25 Years Of The Most Successful Arabian Partnership On Record
Afire Bey V, Dave and Gail Liniger and Tim and Marty Shea …
by Christy Egan
How did a man who has been characterized as one of the world’s 50 most powerful people in real estate get involved with Arabian horses? He fell in love.
“One of my vice presidents lived in a rural area and we were at his home for a barbecue,” says Dave Liniger, chairman and co-founder of RE/MAX™ International. “He owned an Arabian mare that he rode on the trails and I was fascinated. She was charismatic and all fired up that evening. She put on a great show, just what you’d expect … snorting, tail flipped up over her back. I thought, wouldn’t it be great to own a horse like that? My host gave me a copy of an Arabian magazine and subsequently I discovered the Scottsdale show. His wife and my wife thought that sounded like fun and the four of us went to Arizona in February. He and I golfed. We all went to the Chauncey Sale and I thought, wouldn’t this be great as an escape for me from the real estate business?”
It was a match well made. Arabians inspire great passion in their breeders and owners. Dave Liniger was built for the Arabian horse encounter. This is a man who is at some sort of activity or job 24-hours a day. Ask him about his work and he laughs, “… I don’t work. I have a passion for what I do. I’d PAY to have this job!”
In February of 1989, Dave and Gail Liniger joined a star-studded group of successful bidders for the first time at the Scottsdale Arabian horse sales. There were 11 auctions in seven days that year and the sale horse “theatres” on Bell Road were the places to obtain some good Arabian horses and some media coverage. Linigers bought three horses at The Legend Sale (Adam’s Arabians) and one at the Karho 1989 Excalibur Classic. They purchased the Barbary daughter Flame Dancer (x Autumn Flair, by *Eter), a Bask Flame mare named Flames Lullaby, Baskazelle, by *Bask+, and Miz Charisma, by GG Jasbask. Dave was quoted in the Arabian trade magazines as saying that he and Gail were “in the process of building a herd of foundation stock,” and that his hopes were “to have a major Arabian breeding farm in the future.” A cynical media person apparently shrugged at the time and remarked that Linigers had the same ambitions as many others before them and then smugly predicted that they would undoubtedly be out of the horse business in a few short years. Dave Liniger has never forgotten the comment and likes to tell the tale, smile and say that he took it as a personal challenge. Twenty-five years later the challenge has been met. It’s almost impossible to match the Maroon Fire Arabians’ and Shea Stables’ success story.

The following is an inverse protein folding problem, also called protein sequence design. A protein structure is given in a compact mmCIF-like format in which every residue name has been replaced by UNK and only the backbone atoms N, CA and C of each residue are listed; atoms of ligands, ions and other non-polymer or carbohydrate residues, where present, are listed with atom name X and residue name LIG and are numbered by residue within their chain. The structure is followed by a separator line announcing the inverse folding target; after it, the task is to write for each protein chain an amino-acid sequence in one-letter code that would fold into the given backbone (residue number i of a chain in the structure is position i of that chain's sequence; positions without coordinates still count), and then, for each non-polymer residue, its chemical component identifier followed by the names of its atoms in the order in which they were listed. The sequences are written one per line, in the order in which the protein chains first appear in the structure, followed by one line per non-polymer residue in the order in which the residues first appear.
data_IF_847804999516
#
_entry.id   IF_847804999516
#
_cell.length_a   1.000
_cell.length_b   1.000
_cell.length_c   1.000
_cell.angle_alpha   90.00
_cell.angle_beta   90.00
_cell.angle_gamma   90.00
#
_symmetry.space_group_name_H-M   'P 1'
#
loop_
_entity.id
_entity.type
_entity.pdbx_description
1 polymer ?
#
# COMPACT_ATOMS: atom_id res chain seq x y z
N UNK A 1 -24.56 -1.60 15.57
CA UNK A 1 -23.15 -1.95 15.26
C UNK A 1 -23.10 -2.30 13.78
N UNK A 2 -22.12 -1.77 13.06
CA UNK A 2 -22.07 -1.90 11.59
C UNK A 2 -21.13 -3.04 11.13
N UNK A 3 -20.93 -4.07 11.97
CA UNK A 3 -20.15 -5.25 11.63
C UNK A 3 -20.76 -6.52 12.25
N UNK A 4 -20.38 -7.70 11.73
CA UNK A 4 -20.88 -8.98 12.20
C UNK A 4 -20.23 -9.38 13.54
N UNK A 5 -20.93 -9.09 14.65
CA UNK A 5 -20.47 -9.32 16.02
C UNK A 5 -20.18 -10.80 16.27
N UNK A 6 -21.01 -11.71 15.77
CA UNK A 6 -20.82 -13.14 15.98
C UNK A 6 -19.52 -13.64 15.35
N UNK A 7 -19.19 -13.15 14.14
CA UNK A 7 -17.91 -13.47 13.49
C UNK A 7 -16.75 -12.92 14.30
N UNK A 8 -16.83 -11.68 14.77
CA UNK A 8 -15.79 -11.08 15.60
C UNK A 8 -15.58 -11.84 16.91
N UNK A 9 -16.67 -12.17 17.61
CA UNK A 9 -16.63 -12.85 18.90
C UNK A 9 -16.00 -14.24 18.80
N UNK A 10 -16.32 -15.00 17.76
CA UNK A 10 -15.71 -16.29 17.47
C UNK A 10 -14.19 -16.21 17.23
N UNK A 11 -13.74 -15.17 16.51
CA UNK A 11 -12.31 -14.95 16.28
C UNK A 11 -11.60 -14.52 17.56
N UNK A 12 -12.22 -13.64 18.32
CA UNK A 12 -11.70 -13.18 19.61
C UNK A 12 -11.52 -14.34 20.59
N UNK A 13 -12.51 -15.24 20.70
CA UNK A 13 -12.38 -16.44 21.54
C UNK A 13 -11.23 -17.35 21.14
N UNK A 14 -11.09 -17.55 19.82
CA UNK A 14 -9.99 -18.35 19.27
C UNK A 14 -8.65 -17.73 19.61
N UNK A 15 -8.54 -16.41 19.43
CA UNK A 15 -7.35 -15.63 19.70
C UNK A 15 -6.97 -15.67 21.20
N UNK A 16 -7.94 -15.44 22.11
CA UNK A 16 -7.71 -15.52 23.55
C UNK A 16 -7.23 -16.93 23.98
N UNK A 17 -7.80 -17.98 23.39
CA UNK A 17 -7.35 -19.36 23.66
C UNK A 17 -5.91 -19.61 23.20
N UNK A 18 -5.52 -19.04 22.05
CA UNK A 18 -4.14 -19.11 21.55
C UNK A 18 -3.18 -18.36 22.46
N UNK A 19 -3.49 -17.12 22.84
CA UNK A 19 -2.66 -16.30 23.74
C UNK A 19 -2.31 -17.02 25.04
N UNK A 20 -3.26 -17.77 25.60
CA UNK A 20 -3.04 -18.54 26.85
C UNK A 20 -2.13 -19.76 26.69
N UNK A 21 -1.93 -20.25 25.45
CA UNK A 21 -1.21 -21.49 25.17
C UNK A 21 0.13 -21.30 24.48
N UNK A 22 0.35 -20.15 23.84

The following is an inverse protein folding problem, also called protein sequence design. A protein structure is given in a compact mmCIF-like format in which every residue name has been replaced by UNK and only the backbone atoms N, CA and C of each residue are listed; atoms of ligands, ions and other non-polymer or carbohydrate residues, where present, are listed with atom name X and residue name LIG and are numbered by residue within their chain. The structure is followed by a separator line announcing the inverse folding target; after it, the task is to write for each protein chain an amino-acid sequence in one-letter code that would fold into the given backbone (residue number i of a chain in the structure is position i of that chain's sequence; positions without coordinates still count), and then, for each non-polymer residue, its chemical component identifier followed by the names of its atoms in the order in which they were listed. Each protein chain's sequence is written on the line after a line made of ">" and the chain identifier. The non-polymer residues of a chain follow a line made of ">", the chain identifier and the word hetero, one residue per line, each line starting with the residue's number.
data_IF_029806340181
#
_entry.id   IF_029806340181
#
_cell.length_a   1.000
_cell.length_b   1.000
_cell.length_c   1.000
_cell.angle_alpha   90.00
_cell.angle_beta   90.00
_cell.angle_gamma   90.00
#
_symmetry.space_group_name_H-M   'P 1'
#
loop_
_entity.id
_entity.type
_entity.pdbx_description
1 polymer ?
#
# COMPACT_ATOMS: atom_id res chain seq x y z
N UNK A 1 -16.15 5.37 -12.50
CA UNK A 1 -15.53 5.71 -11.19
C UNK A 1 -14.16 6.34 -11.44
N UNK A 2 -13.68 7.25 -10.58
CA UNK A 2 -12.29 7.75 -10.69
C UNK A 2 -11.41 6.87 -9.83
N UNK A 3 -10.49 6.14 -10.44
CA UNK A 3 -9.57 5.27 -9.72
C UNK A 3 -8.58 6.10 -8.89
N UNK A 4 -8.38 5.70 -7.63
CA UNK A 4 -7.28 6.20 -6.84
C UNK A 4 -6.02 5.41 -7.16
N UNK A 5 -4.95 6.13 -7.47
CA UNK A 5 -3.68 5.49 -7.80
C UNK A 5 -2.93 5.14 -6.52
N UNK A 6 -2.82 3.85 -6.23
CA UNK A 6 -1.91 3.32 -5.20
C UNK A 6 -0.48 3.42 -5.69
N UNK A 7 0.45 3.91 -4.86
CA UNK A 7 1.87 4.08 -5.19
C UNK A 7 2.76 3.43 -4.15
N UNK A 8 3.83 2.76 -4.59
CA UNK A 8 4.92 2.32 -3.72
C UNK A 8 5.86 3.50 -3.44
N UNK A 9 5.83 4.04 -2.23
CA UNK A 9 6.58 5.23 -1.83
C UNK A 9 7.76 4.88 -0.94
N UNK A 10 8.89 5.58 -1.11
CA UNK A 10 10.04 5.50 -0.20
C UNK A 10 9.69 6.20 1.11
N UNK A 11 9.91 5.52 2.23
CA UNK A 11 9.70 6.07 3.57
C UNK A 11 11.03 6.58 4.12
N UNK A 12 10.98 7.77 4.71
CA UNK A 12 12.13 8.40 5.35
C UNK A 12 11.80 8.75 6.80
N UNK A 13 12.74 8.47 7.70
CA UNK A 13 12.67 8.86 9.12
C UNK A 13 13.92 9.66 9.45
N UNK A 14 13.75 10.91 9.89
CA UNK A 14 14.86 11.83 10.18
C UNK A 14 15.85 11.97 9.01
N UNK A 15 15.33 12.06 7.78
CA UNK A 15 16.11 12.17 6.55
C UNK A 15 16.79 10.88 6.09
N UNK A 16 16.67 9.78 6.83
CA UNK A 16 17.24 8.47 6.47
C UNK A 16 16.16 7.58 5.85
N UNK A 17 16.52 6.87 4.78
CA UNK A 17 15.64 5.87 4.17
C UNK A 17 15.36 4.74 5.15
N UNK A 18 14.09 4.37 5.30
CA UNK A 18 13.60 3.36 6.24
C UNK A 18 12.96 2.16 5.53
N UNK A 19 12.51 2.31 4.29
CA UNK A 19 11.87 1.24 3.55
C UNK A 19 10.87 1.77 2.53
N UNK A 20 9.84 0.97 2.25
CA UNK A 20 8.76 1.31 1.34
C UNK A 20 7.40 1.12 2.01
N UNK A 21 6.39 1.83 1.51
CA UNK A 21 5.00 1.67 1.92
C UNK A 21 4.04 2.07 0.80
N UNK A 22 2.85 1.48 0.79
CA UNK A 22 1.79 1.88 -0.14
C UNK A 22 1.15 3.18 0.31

Personal challenge aside, Dave Liniger seems to have approached the creation of Maroon Fire Arabians much like he did the development of his company, RE/MAX™ Realty. His mantra could translate to … listen to honest, knowledgeable advisers, build a team that can do the job, gather the right building blocks (or bloodstock) and keep moving forward in a positive direction. He got into the horse business because he was intrigued with the horses. In the late 1980’s he started systematically seeking advisors and gathering information about the Arabian horse. He still has the 200 legal tablets he filled with notes about breeding horses those first few years.
“I asked people that I met in the horse business who was the best breeder and trainer, and Sheila Varian’s name came up frequently,” Dave says. “I found Sheila at the Scottsdale show, introduced myself, and asked her to talk to me about breeding Arabian horses. She was open, gracious and generous with her advice. Don DeLongpré and Richard Petty also advised me openly and sold me many good horses, as did trainer Gordon Potts. It was Don who told me to pick a stallion that I liked and buy his daughters; understand the stallion’s strengths and what exactly he was capable of as a sire.”
For a time, while they were showing nationally, Maroon Fire kept horses in several locations around the United States. It was Sheila Varian who recommended Tim and Marty Shea, trainers Sheila was utilizing in Michigan. Their good business sense, integrity and horsemanship won Dave and Gail’s confidence and they would eventually consolidate all of their bloodstock at Shea Stables in Michigan.
“The Shea’s are also marketing wizards,” Dave notes with a smile. “We’ve purchased and sold literally hundreds of horses with them.”
In 1988 it was Sheila who placed a top, young three-year-old colt by Huckleberry Bey out of the *Bask daughter Autumn Fire in training with the Shea’s. Liniger remembers his first encounter with Afire Bey V very well.
“By the time I got around to seeing Afire Bey V, I had looked at over 50 Arabian stallions,” Dave says. “I already knew his pedigree quite well. Gail and I had been to Sheila’s on numerous occasions by that point. The Sheas were training mares for us. We were there in the fall. They brought him out and I remember the leaves were just changing. He had been laid up for something minor but it didn’t hinder his ability to show one bit. He shot through the leaves, blowing and dancing. Within seconds I knew he was the horse.”